The first artificial satellite, launched 60 years ago, set us on the path to an interconnected worldby Paul Wallace / September 30, 2017 / Leave a comment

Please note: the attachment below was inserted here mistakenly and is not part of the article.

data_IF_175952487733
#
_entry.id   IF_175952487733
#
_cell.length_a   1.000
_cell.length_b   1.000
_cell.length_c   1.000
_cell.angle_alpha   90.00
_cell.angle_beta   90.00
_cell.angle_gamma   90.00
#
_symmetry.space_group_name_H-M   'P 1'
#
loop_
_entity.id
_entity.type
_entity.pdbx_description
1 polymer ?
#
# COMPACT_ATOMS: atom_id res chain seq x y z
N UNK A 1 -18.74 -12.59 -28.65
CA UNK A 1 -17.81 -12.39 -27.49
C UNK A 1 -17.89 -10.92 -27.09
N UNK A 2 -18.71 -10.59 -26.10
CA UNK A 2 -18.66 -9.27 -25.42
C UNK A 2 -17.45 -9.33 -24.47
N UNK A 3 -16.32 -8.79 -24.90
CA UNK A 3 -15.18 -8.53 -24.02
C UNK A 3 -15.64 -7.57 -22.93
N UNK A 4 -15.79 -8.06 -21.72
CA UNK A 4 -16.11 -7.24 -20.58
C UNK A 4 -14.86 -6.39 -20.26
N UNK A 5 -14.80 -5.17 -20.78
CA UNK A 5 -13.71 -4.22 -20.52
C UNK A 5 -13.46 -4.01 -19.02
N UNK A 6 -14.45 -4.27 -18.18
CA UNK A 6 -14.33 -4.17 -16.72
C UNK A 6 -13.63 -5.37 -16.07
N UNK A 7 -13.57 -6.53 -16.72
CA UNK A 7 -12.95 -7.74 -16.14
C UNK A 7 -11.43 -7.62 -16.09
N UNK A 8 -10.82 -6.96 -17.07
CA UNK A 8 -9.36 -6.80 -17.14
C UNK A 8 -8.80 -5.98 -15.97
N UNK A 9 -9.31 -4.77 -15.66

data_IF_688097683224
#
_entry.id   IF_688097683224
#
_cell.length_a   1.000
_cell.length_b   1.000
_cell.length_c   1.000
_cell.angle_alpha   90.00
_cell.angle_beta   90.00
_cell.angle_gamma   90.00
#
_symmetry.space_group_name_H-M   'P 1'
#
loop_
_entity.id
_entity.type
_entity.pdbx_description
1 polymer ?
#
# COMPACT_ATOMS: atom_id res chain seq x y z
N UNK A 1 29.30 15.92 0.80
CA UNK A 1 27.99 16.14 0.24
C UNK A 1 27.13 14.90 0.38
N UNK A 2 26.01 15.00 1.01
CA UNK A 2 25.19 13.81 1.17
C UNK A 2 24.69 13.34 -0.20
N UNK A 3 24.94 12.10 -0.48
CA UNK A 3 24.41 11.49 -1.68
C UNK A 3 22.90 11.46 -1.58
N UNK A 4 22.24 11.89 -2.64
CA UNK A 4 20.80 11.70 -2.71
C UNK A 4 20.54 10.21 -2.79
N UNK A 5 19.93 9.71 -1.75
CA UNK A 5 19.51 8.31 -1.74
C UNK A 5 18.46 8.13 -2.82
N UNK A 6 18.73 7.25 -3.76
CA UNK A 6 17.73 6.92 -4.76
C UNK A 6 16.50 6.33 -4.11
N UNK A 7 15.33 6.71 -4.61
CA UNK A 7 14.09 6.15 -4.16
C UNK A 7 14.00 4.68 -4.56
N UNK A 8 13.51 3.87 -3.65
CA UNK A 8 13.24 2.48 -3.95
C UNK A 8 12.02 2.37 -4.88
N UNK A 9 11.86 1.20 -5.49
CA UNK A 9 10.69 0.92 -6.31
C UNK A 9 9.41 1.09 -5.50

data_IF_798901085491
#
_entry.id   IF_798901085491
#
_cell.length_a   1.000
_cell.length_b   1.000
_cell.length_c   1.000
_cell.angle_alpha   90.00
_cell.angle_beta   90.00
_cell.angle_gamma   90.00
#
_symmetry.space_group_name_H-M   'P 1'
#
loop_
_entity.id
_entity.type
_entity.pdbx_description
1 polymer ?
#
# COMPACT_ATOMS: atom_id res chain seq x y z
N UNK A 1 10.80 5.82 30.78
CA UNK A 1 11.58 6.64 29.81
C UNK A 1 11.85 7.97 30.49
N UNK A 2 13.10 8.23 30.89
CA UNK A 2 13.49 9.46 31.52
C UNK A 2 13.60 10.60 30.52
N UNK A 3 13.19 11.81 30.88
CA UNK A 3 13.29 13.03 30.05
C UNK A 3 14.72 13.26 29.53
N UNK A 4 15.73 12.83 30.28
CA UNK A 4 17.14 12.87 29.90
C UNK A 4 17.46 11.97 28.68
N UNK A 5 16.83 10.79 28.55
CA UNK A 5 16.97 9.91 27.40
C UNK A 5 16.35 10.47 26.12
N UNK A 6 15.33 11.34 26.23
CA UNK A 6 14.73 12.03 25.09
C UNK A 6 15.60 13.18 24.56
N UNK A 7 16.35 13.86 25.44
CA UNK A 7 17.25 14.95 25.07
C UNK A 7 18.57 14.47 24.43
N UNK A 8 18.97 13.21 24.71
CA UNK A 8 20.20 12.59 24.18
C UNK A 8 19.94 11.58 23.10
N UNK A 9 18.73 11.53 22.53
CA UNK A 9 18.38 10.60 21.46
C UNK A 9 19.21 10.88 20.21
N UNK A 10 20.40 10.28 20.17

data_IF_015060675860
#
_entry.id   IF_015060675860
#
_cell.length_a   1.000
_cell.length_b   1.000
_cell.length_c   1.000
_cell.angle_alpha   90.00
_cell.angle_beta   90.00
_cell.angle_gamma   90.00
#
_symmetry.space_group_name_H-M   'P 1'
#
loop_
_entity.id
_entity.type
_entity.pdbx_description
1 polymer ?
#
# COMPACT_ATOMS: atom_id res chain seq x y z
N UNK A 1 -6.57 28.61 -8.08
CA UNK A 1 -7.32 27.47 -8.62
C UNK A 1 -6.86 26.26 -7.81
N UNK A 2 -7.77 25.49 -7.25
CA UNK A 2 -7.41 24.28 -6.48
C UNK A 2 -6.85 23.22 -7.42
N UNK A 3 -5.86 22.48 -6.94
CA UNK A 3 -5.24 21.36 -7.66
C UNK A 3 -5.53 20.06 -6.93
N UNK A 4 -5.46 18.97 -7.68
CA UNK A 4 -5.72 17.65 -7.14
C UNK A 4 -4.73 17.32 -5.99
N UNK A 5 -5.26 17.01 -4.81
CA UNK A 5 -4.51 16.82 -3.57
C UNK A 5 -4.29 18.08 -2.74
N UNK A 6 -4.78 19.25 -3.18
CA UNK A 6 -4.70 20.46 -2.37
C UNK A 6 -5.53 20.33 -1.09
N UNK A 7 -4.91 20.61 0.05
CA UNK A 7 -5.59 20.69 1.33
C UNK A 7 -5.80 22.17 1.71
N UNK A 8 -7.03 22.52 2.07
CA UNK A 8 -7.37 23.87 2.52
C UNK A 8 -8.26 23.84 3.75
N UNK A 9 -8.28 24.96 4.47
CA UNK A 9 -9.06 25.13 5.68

Artist’s impression of Sputnik 1 in orbit. ©Gregory R Todd For Philip Larkin, sex began in 1963. Another poet might have singled out 1957 though for a different reason. For that was when Sputnik, the first artificial satellite, was launched, changing forever the way we see ourselves and setting the path towards our high-tech, interconnected world, whose bright promise so often has a dark underside. That moment, 60 years ago on October 4th, still remains startlingly relevant. At the time, the launch was seen through the all-defining lens of the Cold War. That the Soviet Union had stolen a technological march on America was deemed a national disaster, a post-war Pearl Harbour. The mood worsened as an American launch later that year failed ignominiously when the rocket blew up on the launchpad. By contrast the Russians had already scored a second success (though not for dog-lovers) by putting into orbit a much bigger satellite carrying Laika, an unfortunately doomed animal astronaut. The evident prowess of Soviet rocket technology sparked concern about a “missile gap,” which turned out to be illusory but was exploited by John F Kennedy in his campaign to win the 1960 presidential election. The Russians had certainly pulled off an impressive coup by beating the Americans to the first satellite launch even though Sputnik—a metal sphere the size of a small gym ball with a diameter of less than two feet and weighing 184 pounds (84 kilograms)—did no more than emit a beeping radio signal. Despite this triumph the Soviet Union remained technologically and economically behind the Americans. Yet the unwarranted American alarm had far-reaching consequences. Within a year, the National Aeronautics and Space Administration (Nasa) had been set up and the space race was under way. In little more than a decade, America had succeeded in accomplishing the first lunar landing, as Neil Armstrong and Buzz Aldrin set foot on the moon—a compelling counterblow in the rivalry for technological prestige between the two superpowers. As well as triggering the space race, Sputnik and the satellites that followed it have shaped the modern world in countless ways, both for ill and for good. Surveillance from space has transformed the military, from reconnaissance of defence installations and forces to the global-positioning system. But if satellites have created new ways of combat, they have also brought peoples together by enhancing communications, allowing live television transmissions for example to be bounced from one part of the world to another. The global-positioning system is used in satnav devices in vehicles or when navigating journeys with smartphones. Indeed, there is a direct link between the space race set off by Sputnik and the internet. The Pentagon set up the Advanced Research Projects Agency (Arpa, later renamed Darpa), one of whose ventures was linking computers together through Arpanet—a precursor to the modern internet. America’s response to Sputnik highlighted the role of the state in spurring technological breakthroughs in advanced economies already at the frontier of productivity. One of Trump’s main rallying cries has been to rebuild America’s physical infrastructure. But as productivity growth falters, an even more pressing priority than renewing highways is investing in the pure sciences and supporting innovation. Strikingly, America responded to the perceived Sputnik crisis by swiftly increasing funding for education, especially scientific and technical. Perhaps most important of all, eyes in the sky have changed the way we see ourselves. Five centuries ago the voyages of discovery created a new perspective for Europeans. John Donne, another poet with sex on his mind, celebrated his mistress as his “new-found-land.” Our discovery is to see ourselves from space. The hauntingly beautiful images of Earth have created a new ecological awareness of our collective fate, though as ever, we have contrived to despoil another virgin territory, with half a million pieces of orbiting debris according to Nasa. Historian Daniel Boorstin later wrote of the Sputnik launch: “Never before had so small and so harmless an object created such consternation.” That event 60 years ago, which led some contemporaries to distinguish between pre- and post-Sputnik times, continues to define today’s world.